Residency permits For Members

How work permit holders can stay in Norway if they lose their job 

Frazer Norwell
Frazer Norwell - [email protected]
How work permit holders can stay in Norway if they lose their job 
There are a number of options for staying in Norway if you lose your job. Pictured are crowds of people in Oslo. Photo by Erik Odiin on Unsplash

If you are a work permit holder in Norway and lose your job, there are several ways you can stay in the country. But this will require you to meet several conditions. 


Being unemployed is stressful enough, but fretting about losing your residence permit, as a result, is even worse. 

This is a situation that many may find themselves in as non-EEA nationals living in Norway will typically need a residence permit of some kind to live and work in Norway. 

If you do lose your job and are a work permit holder, there are a number of strict rules in place. The first thing you need to do is notify your local police force within seven days. The Norwegian Directorate of Immigration (UDI) has a wizard which can be used to figure out who to contact. 

From there, you will typically either have six months or the remaining time left on your permit if you have less than six months. For example, if you have a year remaining, you have six months until you lose your permit due to being unemployed.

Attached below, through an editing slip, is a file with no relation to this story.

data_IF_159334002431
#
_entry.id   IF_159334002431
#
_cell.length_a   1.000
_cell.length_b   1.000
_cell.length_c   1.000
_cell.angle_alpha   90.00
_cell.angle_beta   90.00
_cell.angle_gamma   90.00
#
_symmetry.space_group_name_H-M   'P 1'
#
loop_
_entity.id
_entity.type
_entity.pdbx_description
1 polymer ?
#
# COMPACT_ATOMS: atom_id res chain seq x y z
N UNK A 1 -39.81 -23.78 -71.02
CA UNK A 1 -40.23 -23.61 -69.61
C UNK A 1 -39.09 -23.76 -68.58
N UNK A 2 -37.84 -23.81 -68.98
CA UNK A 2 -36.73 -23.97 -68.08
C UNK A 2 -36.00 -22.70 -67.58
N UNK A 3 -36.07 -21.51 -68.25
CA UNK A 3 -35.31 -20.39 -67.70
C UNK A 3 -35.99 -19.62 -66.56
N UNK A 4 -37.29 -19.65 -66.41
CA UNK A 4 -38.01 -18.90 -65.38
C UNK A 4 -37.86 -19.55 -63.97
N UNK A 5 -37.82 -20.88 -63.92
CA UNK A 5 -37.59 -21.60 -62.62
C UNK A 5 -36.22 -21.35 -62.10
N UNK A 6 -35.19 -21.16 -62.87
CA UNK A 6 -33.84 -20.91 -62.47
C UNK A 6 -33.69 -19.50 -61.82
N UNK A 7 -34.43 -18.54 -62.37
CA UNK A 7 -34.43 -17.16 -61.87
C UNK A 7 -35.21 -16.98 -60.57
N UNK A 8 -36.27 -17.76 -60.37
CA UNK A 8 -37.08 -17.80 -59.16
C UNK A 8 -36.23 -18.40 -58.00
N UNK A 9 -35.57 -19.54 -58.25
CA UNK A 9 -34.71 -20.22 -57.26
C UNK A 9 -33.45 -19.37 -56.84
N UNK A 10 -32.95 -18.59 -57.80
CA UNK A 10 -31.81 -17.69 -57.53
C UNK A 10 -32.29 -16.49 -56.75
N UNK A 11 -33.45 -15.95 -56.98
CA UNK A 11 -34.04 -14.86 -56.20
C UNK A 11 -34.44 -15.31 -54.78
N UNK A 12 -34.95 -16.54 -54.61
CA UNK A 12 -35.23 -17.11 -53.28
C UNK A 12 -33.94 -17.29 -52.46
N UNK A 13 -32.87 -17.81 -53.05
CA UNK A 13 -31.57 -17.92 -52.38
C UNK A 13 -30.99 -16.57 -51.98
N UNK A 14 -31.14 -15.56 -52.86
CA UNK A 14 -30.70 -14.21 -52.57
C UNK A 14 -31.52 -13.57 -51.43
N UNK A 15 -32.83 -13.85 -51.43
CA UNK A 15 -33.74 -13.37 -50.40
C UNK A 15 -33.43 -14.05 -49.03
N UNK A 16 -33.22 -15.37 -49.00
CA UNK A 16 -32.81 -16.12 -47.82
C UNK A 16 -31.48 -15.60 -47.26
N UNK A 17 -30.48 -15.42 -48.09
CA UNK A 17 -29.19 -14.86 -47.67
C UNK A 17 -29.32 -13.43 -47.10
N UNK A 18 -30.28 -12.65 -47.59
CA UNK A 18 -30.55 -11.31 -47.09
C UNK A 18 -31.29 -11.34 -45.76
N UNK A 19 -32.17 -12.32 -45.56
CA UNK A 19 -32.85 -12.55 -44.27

Should you be fired and only have three months on your permit, you will likely be required to leave Norway when your permit expires. 

How can you stay in Norway? 

There are a few ways you can stay in Norway. Firstly, would be getting another job. As explained by the rules above, you will have up to six months to secure a new role. 

However, there are a number of rules in place. The quickest solution is to find a new job in the same type of position that you have previously held. This doesn’t require you to apply for a new permit. Although, you are still required to contact the police within seven days of the job starting. 


Should you be offered a new job in a different position to your previous one, you must apply for a new permit. When applying for a new permit, you will need to meet all of the work permit conditions again. 

This means that you are unlikely to be able to start work until the new permit is granted. Furthermore, your qualifications will need a match to the job you hold. You will also need to ensure that your pay and working conditions are in line with the norm in Norway. 

READ MORE: What happens if your qualifications don't match the job?

Essentially, this means that if you lose your job in Norway, you can’t just take whichever position you wish in order to keep your permit. 


Other permits 

Another route for remaining in Norway would be to change the type of permit you are holding. If you have a spouse or partner in Norway and they meet the requirements, you can perhaps apply for a family immigration permit. 

This would require you to be over a certain age for your partner to meet income requirements and pay an application fee. The UDI has an overview of the rules that apply to family immigration permits on its website.

The conditions of your family immigration person will require your spouse or partner to remain a legal resident of Norway and meet the conditions of their residence rules.  

Another option would be if your partner is from the EEA. Then, you can apply as a family member of an EEA national. This also comes with rules but doesn’t involve an application fee. 


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